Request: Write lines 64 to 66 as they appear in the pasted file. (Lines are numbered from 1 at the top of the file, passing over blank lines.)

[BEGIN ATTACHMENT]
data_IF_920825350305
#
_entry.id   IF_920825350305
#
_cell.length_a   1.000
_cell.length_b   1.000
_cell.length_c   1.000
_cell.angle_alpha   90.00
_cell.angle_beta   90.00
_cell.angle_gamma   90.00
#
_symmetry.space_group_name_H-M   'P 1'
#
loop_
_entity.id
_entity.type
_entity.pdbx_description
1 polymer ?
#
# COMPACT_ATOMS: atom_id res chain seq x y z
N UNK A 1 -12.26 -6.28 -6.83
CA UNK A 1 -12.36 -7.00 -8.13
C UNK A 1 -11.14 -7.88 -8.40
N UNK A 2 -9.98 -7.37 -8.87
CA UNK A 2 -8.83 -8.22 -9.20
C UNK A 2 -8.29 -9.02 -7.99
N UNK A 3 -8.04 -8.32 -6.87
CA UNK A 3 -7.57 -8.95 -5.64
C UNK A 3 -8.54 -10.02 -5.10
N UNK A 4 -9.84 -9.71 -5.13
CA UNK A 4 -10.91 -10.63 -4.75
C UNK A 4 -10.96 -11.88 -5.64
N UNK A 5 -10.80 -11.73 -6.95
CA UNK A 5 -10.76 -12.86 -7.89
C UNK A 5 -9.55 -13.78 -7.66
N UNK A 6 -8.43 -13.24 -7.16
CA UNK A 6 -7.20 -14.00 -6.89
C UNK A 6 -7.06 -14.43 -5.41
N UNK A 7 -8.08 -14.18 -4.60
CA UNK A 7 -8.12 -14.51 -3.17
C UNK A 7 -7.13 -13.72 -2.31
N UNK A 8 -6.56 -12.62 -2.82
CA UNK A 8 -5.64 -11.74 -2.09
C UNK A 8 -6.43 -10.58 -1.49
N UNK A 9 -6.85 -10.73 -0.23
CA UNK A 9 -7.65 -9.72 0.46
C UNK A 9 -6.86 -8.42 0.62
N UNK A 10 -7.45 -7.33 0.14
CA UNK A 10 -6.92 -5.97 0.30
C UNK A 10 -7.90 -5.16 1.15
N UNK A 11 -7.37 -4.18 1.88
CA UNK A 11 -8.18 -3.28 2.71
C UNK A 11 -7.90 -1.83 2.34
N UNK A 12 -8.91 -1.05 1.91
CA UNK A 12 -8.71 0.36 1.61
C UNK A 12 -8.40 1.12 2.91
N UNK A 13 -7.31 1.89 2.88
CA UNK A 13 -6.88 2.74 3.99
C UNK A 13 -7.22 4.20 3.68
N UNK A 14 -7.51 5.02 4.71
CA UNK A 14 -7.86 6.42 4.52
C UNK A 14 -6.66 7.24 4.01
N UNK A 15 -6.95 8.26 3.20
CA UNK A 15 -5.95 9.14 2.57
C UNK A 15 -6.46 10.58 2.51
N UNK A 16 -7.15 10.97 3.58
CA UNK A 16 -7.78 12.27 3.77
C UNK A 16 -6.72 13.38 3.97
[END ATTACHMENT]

CA UNK A 15 -5.95 9.14 2.57
C UNK A 15 -6.46 10.58 2.51
N UNK A 16 -7.15 10.97 3.58